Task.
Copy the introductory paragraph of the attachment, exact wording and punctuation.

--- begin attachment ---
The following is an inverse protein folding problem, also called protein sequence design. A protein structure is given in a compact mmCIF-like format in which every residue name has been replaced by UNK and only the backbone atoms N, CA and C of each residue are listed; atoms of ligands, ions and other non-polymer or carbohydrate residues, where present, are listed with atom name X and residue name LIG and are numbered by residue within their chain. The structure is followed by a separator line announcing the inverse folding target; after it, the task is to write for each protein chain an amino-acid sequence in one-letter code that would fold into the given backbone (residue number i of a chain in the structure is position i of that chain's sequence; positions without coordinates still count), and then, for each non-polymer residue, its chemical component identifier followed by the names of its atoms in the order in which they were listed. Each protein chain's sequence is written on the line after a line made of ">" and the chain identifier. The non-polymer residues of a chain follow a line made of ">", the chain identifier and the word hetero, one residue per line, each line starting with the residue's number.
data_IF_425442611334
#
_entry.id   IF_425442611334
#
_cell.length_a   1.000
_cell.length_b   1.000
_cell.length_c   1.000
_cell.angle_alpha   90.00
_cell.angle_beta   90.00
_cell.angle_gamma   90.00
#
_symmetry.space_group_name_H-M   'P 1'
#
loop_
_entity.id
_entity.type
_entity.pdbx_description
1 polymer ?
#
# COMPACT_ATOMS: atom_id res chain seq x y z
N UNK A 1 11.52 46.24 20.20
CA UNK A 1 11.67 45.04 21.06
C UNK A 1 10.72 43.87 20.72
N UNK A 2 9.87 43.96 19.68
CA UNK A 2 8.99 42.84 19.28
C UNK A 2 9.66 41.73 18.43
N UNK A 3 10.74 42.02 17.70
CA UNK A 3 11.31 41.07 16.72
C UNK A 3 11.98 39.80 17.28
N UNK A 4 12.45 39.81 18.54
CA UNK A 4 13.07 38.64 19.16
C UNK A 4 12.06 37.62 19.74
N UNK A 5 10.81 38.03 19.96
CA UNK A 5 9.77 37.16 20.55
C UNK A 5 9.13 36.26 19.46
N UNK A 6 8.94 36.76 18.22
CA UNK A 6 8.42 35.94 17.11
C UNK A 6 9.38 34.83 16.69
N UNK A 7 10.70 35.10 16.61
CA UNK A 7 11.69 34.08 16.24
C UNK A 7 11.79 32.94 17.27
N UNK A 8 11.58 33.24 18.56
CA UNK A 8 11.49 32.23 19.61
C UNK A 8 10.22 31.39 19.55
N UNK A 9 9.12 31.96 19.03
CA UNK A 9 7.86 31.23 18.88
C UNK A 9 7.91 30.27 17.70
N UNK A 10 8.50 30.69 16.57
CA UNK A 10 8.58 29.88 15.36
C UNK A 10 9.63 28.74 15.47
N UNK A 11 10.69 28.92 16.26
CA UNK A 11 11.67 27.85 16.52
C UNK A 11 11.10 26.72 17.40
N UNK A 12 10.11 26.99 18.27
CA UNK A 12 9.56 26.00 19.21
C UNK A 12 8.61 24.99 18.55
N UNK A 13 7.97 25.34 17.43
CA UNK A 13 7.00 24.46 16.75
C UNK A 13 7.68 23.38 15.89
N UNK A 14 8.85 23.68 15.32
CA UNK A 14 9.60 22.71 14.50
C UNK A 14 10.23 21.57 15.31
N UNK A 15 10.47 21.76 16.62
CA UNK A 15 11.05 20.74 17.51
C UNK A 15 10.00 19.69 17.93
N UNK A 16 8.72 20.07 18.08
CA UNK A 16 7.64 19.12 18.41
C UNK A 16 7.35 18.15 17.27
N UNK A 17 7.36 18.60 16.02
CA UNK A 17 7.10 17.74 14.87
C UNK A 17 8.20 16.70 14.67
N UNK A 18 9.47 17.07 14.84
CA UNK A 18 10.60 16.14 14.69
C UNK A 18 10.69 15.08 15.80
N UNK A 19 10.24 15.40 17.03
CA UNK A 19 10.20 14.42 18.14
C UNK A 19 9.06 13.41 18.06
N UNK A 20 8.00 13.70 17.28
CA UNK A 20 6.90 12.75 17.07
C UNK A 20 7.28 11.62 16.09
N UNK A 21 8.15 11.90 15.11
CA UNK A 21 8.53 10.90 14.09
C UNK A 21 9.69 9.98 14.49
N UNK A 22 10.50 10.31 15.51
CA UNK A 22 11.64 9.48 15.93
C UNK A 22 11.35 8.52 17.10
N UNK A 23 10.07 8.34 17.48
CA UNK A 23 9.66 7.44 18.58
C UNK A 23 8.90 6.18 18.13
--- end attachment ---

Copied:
The following is an inverse protein folding problem, also called protein sequence design. A protein structure is given in a compact mmCIF-like format in which every residue name has been replaced by UNK and only the backbone atoms N, CA and C of each residue are listed; atoms of ligands, ions and other non-polymer or carbohydrate residues, where present, are listed with atom name X and residue name LIG and are numbered by residue within their chain. The structure is followed by a separator line announcing the inverse folding target; after it, the task is to write for each protein chain an amino-acid sequence in one-letter code that would fold into the given backbone (residue number i of a chain in the structure is position i of that chain's sequence; positions without coordinates still count), and then, for each non-polymer residue, its chemical component identifier followed by the names of its atoms in the order in which they were listed. Each protein chain's sequence is written on the line after a line made of ">" and the chain identifier. The non-polymer residues of a chain follow a line made of ">", the chain identifier and the word hetero, one residue per line, each line starting with the residue's number.